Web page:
The water tremors, turning opaque and a mushroom cloud rises, as if a wand, finishing a sequence of twists and turns has fired its spell onto the sea bed below. As the cloud of disturbed sand melts away, a stingray emerges, wriggling itself free from its hiding place it glides into the sandbanks, hugging the surfs edge. Hungry orca loom further out in the bay. He’d do well to stay in the shallows.

I’m in Abel Tasman, New Zealand. The sunniest part of the country, on one of the sunniest days of the year. A perfect day for some sea kayaking. A perfect day to be on honeymoon.

The sun has already danced her way high into the sky and is busy beaming down onto the golden sands of the outstretched beach. We head off along the coast enthused by our early wildlife find.

Our guide for the day, Amy, points towards shore and a pile of boulders.

“That’s a common sunbathing spot for seals. Keep your eyes peeled.”

I pause my dolphin search and scan the rocks, but there doesn’t seem to be anything there.

“There’s one.”

I scan the rocks again and this time find her, lazily snoozing on a granite outcrop. She opens an eye, musters a half-hearted phlegmatic ‘wafture’ of a flipper and immediately flops back to sleep. It’s clearly much too hot to take interest in us, so we leave her snoozing and paddle on. We arrive in Tower’s Bay, home of Spilt Apple Rock, the area’s iconic post card shot, a giant granite boulder cleanly sliced down the middle. We pause for the obligatory camera snaps and Amy shares the story of the rock, or at least the Maori version.

Maori tell of a sea serpent, known as a taniwha who having laid her egg on some rocks in the bay, leaves it to hatch. Tane Mahuta, lord of the forest claims the egg, as it has been laid on land. But by high tide the egg lies in the water and the sea god Tangaroa therefore refutes Tane’s claim.

Unable to come to agreement an acrimonious tussle ensues. Tane heading off to create a spear and Tangaroa diving to the ocean floor and crafting an axe from greenstone. As Tangaroa dives, Tane attempts to take the egg but is spotted. Bringing his axe down, Tangaroa misses, cracking open the egg. The magic seeping out into the sea, turns the water the characteristic green the area is known for. Magic gone, the egg is abandoned and slowly it turns to rock.

Today there are no gods, just a lone cormorant, who quickly disappears as we pass and make our way to Frenchman’s Bay.

High tide offers a fleeting window to explore the lagoon beyond by kayak. Surrounded by thick forest, branches from the lush, virid vegetation hang over the aquamarine lagoon’s edge, tickling the water’s surface, sending giggly ripples out and into the smiles of the kayakers. It’s magical. A skin tingling secluded paradise hidden from the outside world by the Beech, ferns and the winding arms of the Rata trees. Paddling stops.  A moment to soak up this surreal corner of New Zealand. A landscape for fairy-tales, the sort of place Peter Jackson might go hunting for elvish talent amongst the surrounding canopy.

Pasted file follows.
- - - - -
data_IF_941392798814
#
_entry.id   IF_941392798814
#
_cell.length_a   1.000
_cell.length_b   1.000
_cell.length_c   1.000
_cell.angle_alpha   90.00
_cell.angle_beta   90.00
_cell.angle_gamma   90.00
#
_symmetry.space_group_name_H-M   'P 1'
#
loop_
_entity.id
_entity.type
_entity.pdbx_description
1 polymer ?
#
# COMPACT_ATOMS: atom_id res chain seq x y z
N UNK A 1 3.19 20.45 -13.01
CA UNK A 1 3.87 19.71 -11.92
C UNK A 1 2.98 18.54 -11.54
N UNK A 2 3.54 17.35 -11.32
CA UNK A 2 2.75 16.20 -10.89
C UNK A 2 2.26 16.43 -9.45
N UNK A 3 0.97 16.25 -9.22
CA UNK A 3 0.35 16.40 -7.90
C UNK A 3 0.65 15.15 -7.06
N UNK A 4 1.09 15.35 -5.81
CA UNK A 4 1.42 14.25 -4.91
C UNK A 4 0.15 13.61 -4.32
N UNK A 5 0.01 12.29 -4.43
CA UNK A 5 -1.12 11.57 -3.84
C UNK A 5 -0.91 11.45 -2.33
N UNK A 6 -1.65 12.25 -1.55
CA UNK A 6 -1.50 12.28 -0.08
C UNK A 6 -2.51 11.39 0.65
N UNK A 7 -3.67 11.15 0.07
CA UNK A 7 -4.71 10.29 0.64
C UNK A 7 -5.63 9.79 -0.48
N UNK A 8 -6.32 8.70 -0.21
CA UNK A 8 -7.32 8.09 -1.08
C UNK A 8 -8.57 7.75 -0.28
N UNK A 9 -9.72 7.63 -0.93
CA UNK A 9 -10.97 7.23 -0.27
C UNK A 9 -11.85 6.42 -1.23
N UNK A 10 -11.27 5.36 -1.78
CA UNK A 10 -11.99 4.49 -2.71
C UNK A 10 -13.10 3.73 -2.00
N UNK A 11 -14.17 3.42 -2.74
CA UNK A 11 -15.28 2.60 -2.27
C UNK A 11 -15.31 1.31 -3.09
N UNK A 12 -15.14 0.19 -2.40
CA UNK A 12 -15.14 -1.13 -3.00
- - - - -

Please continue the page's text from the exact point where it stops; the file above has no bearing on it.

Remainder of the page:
Shaking arms back into action we press on winding around the bay and towards our landing place for a lunch. The ominously named Sand Fly Bay.

As we edge round the headland, Amy is clearly pleased her plan has come together and we can have the place to ourselves. Having heard horror stories of the biting critters, I’m relieved not to see clouds of sand flies. Then relief turns to delight.

Before us is a spit of perfect eburnean sand juts out across the bay trapping sun warmed waters in the lagoon, an ideal place to discard our kayaks and dive in for a swim.

As we wade in a small shoal of fish darts into deeper water. Its tranquil. Gentle. A chance to relax. It’s also short lived.

I didn’t notice them slip into the bay, but another group of paddlers had joined us, pulling their kayaks onto the sand further down the spit.

Clearly mostly reluctant swimmers, they were content to settle down for some sunbathing. But a lone figure had split from the group. Bounding bombastically across the hot sand in Amy’s direction and heroically launching herself skyward.

She hit the water like a handful of Mentos thrown into a glass of Coke. An explosive stream of water shooting into the air and showering down in all directions. We wince. She emerges. Beaming with pride at her belly flopping prowess. A clear announcement, it was time for some fun.

Not to be outdone Amy follows her colleague’s lead and soon there are bodies flying in all directions. An escalating crescendo of insane leaps, dives and seismic belly flops. The childish frivolities continue until we collapse on the beach exhausted.

It’s time to head home. We jump back into our kayaks.

Thanks for reading

Author: Charles Jewitt